A Buddhist Perspective on Ecological Crisis and Inpidual Social Responsibility
Editor”s note: This article was previously published in the 10th issue of the now retired Bodhi Journal in December 2008. It has been republished with some minor formatting changes.
A – Aṅguttara Nikāya
D – Dīgha NIkāya
DH – Dhammapada
Vin – Vinaya Pițaka
S – Saṃyutta Nikāya
Kh – Khuddhaka Nikāya
The term ecology dates back to 19th century, introduced by the German biologist Ernst Heinrich Philip Haeckel (1834-1919) which he used to refer to a study of organism in the environment. An ecologist named Woodbury defines ecology as “a science which investigates organisms in relation to their environment: a philosophy in which the world of life is interpreted in terms of natural process (Principles of general ecology). In other words, the term Ecology can be considered as the study of the inter-connectedness of the living things.
The ecosystem in Buddhist perspective is seeing things in their relatedness and that naturally implies a deeper understanding of the conditioned co-production, seeing things not as beings but as patterns of relatedness. In other words, the modern theory of the relatedness of man with its surrounding ecosystem totally concurs with the fundamental Buddhist teaching of Dependent co-arising. Nature is the first teacher of man. We cannot porce man from the nature and its surrounding living creatures. Therefore, we need to see ourselves not as isolated skinned and capsulated egos but as part of the larger body of the Earth.
Man, animal and other creatures as well as the natural resources depended on one another from the start. Everything on earth had served one way or other for living and survival. We humans are related to or made entirely of non-human elements like natural greeneries, earth, water, clouds, sunshine etc. which make us a part of the nature. For the long lasting survival of mankind, the ecosystem needs to be respected highly and preserved. Protecting human life is not possible without also protecting the lives of animals, plants, and minerals. All living sentient beings in one way or another are totally interdependent towards each other for their own survival.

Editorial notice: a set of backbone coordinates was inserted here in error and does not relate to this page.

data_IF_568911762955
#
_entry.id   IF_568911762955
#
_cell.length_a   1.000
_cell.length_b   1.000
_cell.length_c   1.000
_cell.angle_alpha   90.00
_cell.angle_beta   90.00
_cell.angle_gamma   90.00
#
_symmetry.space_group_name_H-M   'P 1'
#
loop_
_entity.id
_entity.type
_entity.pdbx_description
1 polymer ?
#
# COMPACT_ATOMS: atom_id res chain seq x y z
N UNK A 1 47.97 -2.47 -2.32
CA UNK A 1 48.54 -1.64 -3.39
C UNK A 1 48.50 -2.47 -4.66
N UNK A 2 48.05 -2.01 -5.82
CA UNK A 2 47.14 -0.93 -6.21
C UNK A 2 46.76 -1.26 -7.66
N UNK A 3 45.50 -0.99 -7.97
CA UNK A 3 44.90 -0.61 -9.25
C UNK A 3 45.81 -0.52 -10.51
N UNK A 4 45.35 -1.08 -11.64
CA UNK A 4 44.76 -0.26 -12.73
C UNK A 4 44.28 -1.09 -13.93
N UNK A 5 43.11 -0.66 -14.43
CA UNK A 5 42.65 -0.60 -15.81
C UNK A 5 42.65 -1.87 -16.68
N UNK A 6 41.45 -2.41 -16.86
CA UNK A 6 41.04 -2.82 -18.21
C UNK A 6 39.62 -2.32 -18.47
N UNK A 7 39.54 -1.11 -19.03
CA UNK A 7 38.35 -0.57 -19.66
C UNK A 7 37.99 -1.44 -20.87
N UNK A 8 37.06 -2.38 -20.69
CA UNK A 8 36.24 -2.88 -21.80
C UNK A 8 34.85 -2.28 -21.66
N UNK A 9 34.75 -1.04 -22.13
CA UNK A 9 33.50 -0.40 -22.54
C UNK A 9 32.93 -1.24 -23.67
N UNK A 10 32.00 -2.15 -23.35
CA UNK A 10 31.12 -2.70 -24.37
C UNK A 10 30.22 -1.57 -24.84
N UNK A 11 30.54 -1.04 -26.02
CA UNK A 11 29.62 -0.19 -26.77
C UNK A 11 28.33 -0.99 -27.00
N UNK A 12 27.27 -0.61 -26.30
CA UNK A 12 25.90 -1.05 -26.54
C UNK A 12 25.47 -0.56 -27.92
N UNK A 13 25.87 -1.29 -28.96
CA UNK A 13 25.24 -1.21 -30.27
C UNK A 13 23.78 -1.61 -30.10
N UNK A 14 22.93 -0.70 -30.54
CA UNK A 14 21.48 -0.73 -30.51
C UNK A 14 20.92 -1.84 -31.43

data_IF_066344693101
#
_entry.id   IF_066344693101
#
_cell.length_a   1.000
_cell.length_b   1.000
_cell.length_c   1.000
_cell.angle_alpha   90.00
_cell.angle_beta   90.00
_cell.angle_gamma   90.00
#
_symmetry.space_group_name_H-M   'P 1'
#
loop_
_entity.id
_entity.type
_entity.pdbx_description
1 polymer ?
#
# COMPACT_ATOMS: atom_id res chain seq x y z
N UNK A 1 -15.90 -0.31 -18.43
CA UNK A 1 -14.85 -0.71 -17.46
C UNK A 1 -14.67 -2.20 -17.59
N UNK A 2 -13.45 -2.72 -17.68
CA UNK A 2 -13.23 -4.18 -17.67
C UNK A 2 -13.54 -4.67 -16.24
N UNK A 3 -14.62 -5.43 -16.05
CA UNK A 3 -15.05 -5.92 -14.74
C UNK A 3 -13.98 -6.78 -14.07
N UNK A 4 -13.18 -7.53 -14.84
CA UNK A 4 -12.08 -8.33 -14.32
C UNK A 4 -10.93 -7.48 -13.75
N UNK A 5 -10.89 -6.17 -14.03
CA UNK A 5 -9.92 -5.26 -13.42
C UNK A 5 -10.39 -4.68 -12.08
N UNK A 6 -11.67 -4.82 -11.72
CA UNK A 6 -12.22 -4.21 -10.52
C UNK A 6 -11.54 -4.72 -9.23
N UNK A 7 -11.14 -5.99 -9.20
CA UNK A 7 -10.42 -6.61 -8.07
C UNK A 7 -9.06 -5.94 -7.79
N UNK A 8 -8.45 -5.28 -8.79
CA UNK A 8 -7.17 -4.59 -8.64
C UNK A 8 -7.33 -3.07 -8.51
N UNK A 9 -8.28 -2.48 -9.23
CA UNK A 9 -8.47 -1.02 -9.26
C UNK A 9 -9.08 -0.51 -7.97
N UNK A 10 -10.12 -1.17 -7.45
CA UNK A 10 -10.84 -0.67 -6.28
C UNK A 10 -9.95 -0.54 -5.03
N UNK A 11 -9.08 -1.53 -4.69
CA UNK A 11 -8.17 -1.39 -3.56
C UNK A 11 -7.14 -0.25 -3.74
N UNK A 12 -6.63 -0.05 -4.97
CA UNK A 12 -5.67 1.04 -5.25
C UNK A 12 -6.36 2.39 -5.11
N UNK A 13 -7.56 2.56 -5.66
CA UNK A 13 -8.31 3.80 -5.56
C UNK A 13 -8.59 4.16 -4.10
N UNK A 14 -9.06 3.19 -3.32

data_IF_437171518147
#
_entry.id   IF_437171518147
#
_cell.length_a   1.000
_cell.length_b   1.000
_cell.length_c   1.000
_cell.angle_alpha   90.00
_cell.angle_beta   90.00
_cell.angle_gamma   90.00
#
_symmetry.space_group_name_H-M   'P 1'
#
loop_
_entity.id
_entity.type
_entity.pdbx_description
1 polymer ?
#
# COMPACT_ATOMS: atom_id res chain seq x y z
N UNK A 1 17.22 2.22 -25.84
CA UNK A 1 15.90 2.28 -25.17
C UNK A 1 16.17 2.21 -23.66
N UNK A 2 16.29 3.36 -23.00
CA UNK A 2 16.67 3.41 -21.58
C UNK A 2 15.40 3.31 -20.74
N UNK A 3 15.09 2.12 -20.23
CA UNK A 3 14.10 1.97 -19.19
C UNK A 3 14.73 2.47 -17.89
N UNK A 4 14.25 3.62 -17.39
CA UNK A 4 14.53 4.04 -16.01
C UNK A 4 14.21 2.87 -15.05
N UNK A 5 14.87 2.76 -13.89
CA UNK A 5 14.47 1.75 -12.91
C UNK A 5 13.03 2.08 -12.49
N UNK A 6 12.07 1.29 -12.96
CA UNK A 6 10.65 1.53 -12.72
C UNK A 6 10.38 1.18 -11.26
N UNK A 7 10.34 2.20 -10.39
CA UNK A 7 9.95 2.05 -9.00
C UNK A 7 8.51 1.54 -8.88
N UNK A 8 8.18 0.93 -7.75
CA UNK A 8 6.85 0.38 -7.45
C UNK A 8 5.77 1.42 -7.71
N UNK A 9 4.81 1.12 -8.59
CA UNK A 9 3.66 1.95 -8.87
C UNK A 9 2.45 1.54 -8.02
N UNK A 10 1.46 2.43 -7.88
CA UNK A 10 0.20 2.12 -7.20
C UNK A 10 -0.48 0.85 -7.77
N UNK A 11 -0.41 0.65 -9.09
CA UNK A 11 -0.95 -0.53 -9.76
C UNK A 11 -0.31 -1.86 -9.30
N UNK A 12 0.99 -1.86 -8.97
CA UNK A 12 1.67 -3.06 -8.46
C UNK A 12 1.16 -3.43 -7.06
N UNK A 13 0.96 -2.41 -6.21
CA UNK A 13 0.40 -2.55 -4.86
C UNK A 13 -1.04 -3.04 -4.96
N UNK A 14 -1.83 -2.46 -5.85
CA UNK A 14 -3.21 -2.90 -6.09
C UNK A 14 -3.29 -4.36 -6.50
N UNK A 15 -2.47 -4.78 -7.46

Natural environment, like forests and plant life, serves men and wildlife with numerous benefits, social, economical and environmental. Many daily needs like papers and timbers as well as minerals, and petroleum are forest-provided. It shelters the wildlife habitat and provides recreational opportunities. Vegetables and plants are taken as food by man. The animals are hunted for food as well. Various plants and roots are used as medicinal drugs for healing purposes. It also plays a critical role in the management of global climate. The leaves of trees and plants absorb the deadly and polluted gases like carbon-dioxide which is responsible for global warming and climate change and release oxygen in the process of photosynthesis. The trees block the polluted air and rainwater making them settled. They help the air get purified and maintain an even flow of water to rivers and lakes preventing flood holding the soil still.
The relationship between the plant life and animals is mutual. Men, animals (i.e. baboons, monkey squirrels), nectar collecting birds (i.e. humming birds, bats, sunbirds) and insects (i.e. ants, bees, flies) help plants in pollinations by indirect ways of carrying the seeds from one place to another and spreading them out. Various types of termites play their part for the enrichment of the soils by the woody material works and building termite-mounds with large amount of dead leaves, which circulate fresh nutriment to the plants, and help the soil, get ferti…
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